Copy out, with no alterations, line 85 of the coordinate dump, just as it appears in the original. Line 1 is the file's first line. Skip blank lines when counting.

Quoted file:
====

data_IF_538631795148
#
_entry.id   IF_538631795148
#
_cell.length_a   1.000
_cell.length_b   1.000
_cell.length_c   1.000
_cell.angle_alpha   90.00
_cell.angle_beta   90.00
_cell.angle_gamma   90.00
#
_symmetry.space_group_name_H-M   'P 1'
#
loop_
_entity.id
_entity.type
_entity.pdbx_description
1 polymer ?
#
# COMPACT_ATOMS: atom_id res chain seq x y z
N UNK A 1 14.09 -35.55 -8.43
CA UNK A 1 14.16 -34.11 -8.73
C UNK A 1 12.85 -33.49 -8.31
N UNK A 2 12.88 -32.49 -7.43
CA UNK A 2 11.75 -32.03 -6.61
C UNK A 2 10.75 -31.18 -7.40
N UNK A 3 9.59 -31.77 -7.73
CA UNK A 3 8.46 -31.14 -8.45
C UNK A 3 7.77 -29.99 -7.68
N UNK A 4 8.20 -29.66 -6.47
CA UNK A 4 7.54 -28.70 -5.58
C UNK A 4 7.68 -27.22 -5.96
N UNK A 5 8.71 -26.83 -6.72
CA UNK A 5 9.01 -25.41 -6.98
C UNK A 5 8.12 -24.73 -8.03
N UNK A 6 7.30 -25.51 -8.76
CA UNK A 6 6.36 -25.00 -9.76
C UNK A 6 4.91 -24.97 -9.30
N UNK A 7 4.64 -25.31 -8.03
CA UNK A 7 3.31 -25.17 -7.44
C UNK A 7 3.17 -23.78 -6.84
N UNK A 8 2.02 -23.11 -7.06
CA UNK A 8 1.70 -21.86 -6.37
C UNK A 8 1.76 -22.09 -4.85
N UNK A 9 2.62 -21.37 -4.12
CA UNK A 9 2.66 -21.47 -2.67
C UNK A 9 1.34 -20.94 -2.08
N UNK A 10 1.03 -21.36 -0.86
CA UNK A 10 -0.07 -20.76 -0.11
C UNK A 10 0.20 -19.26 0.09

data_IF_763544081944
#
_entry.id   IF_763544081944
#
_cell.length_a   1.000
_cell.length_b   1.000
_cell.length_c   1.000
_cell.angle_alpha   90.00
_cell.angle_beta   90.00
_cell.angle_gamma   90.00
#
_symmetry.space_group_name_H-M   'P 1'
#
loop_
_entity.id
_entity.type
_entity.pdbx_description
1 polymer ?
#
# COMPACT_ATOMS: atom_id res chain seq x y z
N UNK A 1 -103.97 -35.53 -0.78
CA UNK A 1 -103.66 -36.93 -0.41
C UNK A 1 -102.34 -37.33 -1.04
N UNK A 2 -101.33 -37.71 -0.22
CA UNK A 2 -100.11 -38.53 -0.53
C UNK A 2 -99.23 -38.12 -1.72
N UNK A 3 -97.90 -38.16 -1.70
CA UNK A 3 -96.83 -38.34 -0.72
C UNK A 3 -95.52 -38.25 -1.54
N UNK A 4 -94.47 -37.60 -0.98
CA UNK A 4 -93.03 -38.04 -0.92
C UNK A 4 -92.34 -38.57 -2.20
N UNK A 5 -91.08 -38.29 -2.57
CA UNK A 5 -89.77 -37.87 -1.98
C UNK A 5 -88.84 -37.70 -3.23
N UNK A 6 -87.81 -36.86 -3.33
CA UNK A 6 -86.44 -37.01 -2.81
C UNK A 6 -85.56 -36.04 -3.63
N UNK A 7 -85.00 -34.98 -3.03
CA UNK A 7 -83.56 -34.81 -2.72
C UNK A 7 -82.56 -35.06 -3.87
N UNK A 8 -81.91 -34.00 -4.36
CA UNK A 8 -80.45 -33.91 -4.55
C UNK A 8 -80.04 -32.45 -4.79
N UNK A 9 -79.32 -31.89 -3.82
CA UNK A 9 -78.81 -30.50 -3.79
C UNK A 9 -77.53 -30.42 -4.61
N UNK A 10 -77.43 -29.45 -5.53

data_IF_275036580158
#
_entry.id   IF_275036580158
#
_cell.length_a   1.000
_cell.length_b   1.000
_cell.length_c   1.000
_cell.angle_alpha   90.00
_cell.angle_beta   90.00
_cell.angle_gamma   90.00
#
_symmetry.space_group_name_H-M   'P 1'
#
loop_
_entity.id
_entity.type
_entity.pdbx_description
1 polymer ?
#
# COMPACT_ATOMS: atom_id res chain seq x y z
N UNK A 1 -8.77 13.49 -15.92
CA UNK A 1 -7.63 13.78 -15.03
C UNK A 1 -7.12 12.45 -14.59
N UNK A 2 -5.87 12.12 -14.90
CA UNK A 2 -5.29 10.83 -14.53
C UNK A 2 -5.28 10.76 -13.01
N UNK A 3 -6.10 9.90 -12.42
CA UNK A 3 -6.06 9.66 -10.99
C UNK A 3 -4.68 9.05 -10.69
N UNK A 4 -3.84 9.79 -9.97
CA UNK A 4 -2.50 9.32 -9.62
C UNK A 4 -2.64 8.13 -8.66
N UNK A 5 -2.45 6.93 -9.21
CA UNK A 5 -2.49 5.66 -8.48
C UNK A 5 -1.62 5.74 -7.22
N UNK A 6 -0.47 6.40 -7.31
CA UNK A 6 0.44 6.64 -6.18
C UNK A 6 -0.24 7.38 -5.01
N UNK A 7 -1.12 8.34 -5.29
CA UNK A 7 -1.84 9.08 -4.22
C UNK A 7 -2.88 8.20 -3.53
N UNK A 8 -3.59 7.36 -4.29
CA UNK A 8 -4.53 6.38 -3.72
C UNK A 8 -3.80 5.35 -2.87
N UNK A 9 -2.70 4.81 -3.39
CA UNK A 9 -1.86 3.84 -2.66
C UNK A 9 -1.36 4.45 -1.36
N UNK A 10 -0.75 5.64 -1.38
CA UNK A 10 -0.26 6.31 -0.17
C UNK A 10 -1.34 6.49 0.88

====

C UNK A 5 -88.84 -37.70 -3.23